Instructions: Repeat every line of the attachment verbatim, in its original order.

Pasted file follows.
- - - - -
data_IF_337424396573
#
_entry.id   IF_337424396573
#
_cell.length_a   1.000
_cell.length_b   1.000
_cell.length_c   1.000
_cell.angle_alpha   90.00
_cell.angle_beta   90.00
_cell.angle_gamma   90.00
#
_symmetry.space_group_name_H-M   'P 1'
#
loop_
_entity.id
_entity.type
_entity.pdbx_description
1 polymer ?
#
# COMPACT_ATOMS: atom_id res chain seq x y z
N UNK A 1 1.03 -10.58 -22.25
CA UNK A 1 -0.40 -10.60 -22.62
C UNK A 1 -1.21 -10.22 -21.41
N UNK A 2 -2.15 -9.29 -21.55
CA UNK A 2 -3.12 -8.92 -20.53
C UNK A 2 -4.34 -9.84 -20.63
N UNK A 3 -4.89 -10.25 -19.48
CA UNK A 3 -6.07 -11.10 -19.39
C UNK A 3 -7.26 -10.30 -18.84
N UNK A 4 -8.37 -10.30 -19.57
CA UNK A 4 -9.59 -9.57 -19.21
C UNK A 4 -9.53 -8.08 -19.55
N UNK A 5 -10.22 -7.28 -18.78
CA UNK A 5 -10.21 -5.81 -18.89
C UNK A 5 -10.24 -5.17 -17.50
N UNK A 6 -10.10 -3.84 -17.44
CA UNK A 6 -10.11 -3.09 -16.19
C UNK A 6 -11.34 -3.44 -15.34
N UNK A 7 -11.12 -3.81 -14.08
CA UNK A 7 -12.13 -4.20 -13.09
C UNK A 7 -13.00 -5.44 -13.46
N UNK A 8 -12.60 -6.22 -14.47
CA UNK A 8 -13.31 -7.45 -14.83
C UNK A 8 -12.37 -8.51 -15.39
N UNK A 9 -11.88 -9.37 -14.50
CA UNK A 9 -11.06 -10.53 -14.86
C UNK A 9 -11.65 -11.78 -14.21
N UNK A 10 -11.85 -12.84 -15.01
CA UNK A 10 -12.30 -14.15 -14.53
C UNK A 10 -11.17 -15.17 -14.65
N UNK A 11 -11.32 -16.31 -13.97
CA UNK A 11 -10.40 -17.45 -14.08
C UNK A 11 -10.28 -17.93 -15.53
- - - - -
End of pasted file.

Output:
data_IF_337424396573
#
_entry.id   IF_337424396573
#
_cell.length_a   1.000
_cell.length_b   1.000
_cell.length_c   1.000
_cell.angle_alpha   90.00
_cell.angle_beta   90.00
_cell.angle_gamma   90.00
#
_symmetry.space_group_name_H-M   'P 1'
#
loop_
_entity.id
_entity.type
_entity.pdbx_description
1 polymer ?
#
# COMPACT_ATOMS: atom_id res chain seq x y z
N UNK A 1 1.03 -10.58 -22.25
CA UNK A 1 -0.40 -10.60 -22.62
C UNK A 1 -1.21 -10.22 -21.41
N UNK A 2 -2.15 -9.29 -21.55
CA UNK A 2 -3.12 -8.92 -20.53
C UNK A 2 -4.34 -9.84 -20.63
N UNK A 3 -4.89 -10.25 -19.48
CA UNK A 3 -6.07 -11.10 -19.39
C UNK A 3 -7.26 -10.30 -18.84
N UNK A 4 -8.37 -10.30 -19.57
CA UNK A 4 -9.59 -9.57 -19.21
C UNK A 4 -9.53 -8.08 -19.55
N UNK A 5 -10.22 -7.28 -18.78
CA UNK A 5 -10.21 -5.81 -18.89
C UNK A 5 -10.24 -5.17 -17.50
N UNK A 6 -10.10 -3.84 -17.44
CA UNK A 6 -10.11 -3.09 -16.19
C UNK A 6 -11.34 -3.44 -15.34
N UNK A 7 -11.12 -3.81 -14.08
CA UNK A 7 -12.13 -4.20 -13.09
C UNK A 7 -13.00 -5.44 -13.46
N UNK A 8 -12.60 -6.22 -14.47
CA UNK A 8 -13.31 -7.45 -14.83
C UNK A 8 -12.37 -8.51 -15.39
N UNK A 9 -11.88 -9.37 -14.50
CA UNK A 9 -11.06 -10.53 -14.86
C UNK A 9 -11.65 -11.78 -14.21
N UNK A 10 -11.85 -12.84 -15.01
CA UNK A 10 -12.30 -14.15 -14.53
C UNK A 10 -11.17 -15.17 -14.65
N UNK A 11 -11.32 -16.31 -13.97
CA UNK A 11 -10.40 -17.45 -14.08
C UNK A 11 -10.28 -17.93 -15.53